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Rapid Viz: A New Method for the Rapid Visualization of Ideas 3rd Edition
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More About the Author
Later, Kurt developed a consulting firm that emphasizes concept development and organizational business training. You can see an overview of his projects at www.hanksconsulting.com.
"The creative core of all my work," Kurt says, "is the rapid visualization of ideas and information."
A signature facet of Kurt's creative mind is something he calls Paradigm Mapping--a process that improves the discernment capabilities of those who practice it. An explanation of Paradigm Mapping can be found at www.kurthanks.com.
Top Customer Reviews
I have always enjoyed reading - and playing around with the ideas from - Kurt Hank's books. I have all his books, which include Draw!, Design Yourself, The Change Navigator, Wake Up Your Creative Genius, Up Your Productivity.
Like his other books, this book is very well illustrated, conceptually & graphically. It's primary focus is the introduction of a Rapid Visualisation Process, which one can learn easily & then use readily to capture & convert fleeting thoughts into visual forms on paper. It is packed with ideas, games, puzzles & exercises to guide the reader.
It is written for the novice in mind. It provides a step by step approach to the practical strategies of seeing, thinking, & drawing.
For the benefit of readers, I append herewith the Table of Contents:
- All we need is another drawing book;
- Another way of learning: an insight into intuitive, holistic thinking;
- The bilingual method: using the often neglected visual abilities we all possess;
- What you need to get started: a description of tools & techniques to aid visual learning;
- The box method: a very simple drawing technique for rapid viz;
- Rapid indication: visual symbols & cliches for rapid viz;
- The visualisation process: drawing made easier by evolving a visual concept to a finished drawing;
- Graphic expression: communication with visual images;
- Graphic creation: using visual thinking to stimulate & refine creative thinking;
- Learning with visuals: using visual patterns to improve learning, memory & recall;
I must say: The entire book is really great stuff to get you moving with visual thinking!Read more ›
It's essentially the same with a few minor changes. First off: the most obvious change here, the one major change, is in its *size*: this 3rd edition is about 2/3 as big as the 2nd edition- tiny! I'm talking about the overall physical dimensions: mainly length & width, with depth not being radically changed.
Most of the lettering is the same size as before, although a few pages include microscopic printing. These new physical dimensions are *not* an improvement. This whole book has an uncomfortably crammed look & feel, not unlike a packed elevator ride. "Get me outta this thing!" is my honest reaction here.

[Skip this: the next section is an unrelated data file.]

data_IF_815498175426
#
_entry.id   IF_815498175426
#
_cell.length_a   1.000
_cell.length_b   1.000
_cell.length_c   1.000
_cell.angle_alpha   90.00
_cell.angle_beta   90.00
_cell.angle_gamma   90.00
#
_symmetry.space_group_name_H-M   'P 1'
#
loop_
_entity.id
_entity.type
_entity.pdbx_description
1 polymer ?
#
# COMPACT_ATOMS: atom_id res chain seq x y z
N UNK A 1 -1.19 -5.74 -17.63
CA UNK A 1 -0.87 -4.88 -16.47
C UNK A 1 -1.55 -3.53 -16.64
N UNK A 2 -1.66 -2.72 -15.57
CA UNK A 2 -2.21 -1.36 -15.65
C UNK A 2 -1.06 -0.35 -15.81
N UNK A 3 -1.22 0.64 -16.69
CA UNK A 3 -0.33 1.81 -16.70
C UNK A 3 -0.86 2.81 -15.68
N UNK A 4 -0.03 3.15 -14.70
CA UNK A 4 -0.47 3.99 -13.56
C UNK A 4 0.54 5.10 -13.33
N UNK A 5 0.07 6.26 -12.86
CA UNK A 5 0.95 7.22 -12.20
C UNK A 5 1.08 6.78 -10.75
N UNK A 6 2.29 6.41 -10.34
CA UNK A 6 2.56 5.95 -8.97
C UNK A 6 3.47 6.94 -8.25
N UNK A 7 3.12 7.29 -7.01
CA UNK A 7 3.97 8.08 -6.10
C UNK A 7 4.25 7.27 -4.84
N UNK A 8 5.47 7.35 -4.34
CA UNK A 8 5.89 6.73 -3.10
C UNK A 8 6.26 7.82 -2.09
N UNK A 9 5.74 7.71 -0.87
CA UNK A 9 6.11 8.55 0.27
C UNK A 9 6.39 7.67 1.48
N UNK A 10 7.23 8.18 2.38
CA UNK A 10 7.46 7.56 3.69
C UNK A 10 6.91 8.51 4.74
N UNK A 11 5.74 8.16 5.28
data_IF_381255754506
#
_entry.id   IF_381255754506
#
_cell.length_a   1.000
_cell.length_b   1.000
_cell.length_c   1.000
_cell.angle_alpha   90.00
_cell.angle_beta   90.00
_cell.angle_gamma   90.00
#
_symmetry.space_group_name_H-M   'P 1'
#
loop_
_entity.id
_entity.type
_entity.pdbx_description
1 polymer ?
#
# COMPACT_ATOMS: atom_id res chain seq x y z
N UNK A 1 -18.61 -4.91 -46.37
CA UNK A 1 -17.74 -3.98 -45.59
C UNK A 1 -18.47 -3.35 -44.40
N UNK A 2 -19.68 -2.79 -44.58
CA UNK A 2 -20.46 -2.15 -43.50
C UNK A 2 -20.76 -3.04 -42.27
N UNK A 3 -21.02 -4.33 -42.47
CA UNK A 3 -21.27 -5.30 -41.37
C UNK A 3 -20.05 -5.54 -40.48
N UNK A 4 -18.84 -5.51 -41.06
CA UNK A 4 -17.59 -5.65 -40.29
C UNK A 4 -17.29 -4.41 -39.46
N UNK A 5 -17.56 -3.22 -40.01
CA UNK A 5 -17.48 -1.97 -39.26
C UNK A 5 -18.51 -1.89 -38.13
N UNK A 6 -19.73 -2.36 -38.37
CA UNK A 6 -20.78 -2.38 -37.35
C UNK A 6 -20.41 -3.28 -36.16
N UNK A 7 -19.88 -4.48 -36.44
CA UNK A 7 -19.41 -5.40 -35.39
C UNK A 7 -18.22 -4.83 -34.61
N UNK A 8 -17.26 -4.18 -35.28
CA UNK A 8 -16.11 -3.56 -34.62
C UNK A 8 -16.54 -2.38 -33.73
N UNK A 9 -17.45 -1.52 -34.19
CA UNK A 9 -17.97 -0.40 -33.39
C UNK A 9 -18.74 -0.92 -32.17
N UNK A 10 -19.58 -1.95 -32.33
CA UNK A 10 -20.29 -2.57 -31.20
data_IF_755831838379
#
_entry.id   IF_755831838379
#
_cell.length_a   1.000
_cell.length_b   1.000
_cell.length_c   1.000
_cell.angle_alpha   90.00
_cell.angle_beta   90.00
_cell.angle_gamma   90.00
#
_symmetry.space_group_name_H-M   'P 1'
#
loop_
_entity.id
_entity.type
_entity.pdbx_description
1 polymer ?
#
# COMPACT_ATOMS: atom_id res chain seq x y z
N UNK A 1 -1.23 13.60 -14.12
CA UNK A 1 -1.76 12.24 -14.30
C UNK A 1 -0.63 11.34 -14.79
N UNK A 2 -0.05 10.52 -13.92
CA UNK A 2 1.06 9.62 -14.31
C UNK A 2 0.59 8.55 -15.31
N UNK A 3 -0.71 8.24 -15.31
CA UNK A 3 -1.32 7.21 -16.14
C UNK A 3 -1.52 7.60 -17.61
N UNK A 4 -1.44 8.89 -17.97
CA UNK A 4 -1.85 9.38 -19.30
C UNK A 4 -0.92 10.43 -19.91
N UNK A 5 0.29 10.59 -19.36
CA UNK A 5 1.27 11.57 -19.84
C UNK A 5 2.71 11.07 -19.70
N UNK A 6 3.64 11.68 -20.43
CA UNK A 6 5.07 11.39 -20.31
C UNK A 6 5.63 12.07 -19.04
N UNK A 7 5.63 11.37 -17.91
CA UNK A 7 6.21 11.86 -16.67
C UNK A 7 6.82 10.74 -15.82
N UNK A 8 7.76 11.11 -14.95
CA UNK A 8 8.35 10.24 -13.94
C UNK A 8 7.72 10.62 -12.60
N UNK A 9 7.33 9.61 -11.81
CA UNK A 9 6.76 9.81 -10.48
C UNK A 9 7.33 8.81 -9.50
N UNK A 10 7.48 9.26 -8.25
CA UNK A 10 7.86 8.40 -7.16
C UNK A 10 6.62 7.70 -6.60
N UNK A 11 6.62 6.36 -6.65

Maybe it's because I'm so used to the 2nd edition: I consider it to be the *BEST* version, even though I only rated it as being somewhat above average. The 2nd edition is basically good, and I'm glad I have it, but I still don't think *any* version of Rapid Viz has lived up to its real, full potential. My basic complaint with these books is that the illustrations themselves often look a little too unfinished and sketchy, lacking the true detail & depth that a 5-star book might have. At other times, some drawings actually have *too much* microscopic detail. And in an effort to make an already conceptually clear & concise book even more clear & concise, this new 3rd edition eliminates some drawings & photos along the way(!). Even worse: the photos that *have* been included are reproduced poorly, as if they were printed with a cheap, pre-Internet, black & white inkjet printer. I thought new editions of books were supposed to get better, not worse! I give this thing 1 star because it's a completely unnecessary downgrade- at best.Read more ›
In their Introduction, Hanks and Belliston explain the objectives and guidelines used to develop their book as well as the goals of the Rapid Viz method, once that was fine-tuned during several decades of application and modification. They also suggest what their reader ("student") needs to get started: a pencil and/or felt-tip pen ("Use whatever you want as long as it's simple, cheap, and you can carry it in your pocket or purse at all times"), perhaps multi-colored felt-tip pens and/or pencils, perhaps an eraser and/or ruler, sheets of some regular bond paper, a pad of 14" X 17" tracing paper.
At this point, I presume to suggest that you consider a sketchbook with blank pages and have it nearby as you complete various exercises within the book. Why?Read more ›
Most Recent Customer Reviews
This book is a true classic. It's written in just the style I like, in a "here's the straight dope" style, no pretense. Read morePublished 1 month ago by UI Guy
Pretty good book. Still getting through it. Also see Kurt's Youtube videos.Published 8 months ago by Russell
Been using this book for years as a training tool until I lent it to someone. Finally found it again on Amazon.
An excellent guide to drawing for beginners. Lots of easy-to-do introductory exercises to get you started. Read morePublished 11 months ago by KEVIN M RODDY
Great. Workbook style drawing book. Some exercise could be spread apart more but you can always use tracing paper.Published 13 months ago by Dr. M. Wasilewski